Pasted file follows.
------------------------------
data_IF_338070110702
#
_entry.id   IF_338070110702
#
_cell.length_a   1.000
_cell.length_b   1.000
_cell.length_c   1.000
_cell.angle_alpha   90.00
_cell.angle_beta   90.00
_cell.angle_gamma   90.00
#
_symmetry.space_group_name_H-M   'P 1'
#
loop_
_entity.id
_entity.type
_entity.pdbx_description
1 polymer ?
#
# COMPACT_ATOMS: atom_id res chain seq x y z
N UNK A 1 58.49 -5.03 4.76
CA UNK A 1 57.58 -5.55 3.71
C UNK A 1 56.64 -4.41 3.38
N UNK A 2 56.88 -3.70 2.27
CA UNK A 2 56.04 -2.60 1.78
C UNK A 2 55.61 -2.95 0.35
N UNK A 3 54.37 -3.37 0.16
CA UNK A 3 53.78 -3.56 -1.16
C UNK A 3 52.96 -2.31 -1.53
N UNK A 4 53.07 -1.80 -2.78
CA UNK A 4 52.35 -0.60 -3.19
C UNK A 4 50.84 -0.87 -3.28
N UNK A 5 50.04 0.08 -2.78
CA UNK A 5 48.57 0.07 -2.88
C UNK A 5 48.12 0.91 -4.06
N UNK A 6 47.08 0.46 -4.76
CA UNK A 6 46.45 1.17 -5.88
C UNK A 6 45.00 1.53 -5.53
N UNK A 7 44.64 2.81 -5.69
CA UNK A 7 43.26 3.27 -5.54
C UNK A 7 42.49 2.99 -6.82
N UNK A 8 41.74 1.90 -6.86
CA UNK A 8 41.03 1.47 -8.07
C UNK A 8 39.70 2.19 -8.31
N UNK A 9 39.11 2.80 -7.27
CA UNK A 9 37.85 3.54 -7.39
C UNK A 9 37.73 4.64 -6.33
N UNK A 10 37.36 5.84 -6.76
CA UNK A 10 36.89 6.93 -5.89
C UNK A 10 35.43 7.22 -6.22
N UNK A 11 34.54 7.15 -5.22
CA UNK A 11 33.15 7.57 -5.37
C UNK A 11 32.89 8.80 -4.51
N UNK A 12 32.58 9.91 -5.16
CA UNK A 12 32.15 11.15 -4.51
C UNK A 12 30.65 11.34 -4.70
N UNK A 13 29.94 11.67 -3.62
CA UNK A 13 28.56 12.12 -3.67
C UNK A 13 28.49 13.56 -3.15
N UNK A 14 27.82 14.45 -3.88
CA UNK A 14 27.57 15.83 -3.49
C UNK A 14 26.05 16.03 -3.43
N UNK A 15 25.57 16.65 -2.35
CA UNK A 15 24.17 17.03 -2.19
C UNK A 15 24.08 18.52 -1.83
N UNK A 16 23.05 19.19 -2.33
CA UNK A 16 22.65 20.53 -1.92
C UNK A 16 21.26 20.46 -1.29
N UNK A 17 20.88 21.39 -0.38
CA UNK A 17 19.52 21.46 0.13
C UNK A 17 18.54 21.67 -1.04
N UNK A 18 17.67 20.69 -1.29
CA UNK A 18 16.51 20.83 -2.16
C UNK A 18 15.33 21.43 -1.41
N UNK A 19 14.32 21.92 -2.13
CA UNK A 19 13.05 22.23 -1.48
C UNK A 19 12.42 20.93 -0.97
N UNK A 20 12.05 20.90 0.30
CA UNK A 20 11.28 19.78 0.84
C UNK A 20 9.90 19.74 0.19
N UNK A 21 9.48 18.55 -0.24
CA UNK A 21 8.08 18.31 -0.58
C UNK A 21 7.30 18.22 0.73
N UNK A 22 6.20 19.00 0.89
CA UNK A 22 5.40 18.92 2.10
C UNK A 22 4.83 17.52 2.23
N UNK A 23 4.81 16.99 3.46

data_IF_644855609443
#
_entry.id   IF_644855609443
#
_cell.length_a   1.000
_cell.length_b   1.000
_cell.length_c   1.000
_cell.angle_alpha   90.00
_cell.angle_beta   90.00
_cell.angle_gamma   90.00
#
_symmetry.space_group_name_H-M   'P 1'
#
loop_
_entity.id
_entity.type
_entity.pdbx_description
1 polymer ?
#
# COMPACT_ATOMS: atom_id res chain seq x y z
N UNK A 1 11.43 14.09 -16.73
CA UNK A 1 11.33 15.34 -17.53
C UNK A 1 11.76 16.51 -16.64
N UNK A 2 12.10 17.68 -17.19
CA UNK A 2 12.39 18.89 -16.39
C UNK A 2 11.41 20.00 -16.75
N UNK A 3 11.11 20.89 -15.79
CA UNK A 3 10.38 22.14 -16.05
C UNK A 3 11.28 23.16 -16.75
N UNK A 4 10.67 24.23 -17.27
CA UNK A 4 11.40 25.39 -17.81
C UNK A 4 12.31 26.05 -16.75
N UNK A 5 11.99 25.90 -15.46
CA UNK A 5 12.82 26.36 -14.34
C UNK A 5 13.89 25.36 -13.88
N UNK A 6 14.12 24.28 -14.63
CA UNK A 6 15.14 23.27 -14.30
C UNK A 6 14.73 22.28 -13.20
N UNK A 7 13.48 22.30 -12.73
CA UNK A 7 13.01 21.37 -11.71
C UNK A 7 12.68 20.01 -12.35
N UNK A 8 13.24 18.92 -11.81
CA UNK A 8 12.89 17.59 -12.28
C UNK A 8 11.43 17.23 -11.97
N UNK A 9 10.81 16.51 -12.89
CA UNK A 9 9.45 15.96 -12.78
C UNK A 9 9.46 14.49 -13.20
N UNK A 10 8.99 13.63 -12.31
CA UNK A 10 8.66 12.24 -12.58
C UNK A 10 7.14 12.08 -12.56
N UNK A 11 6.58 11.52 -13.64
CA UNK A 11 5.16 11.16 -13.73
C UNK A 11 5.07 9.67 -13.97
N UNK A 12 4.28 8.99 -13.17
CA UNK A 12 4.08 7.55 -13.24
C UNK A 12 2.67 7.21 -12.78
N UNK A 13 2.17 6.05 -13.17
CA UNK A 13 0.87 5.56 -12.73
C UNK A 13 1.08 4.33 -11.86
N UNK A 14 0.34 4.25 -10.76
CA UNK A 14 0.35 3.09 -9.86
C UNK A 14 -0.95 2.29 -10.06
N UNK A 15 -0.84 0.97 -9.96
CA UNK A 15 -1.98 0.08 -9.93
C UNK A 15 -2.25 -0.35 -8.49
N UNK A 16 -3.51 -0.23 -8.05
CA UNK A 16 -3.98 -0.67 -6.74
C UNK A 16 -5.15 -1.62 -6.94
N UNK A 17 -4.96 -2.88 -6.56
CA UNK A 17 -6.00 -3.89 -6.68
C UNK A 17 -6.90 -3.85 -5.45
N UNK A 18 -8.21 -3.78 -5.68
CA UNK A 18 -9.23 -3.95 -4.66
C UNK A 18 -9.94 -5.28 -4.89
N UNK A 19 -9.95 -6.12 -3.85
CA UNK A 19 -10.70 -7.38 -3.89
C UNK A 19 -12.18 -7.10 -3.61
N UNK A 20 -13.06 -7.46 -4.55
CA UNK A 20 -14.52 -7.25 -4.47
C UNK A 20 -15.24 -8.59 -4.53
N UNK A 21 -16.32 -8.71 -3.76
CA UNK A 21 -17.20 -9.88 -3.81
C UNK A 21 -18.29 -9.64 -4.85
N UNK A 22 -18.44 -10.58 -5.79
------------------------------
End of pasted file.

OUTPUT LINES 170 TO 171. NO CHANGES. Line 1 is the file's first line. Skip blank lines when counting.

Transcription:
C UNK A 21 -18.29 -9.64 -4.85
N UNK A 22 -18.44 -10.58 -5.79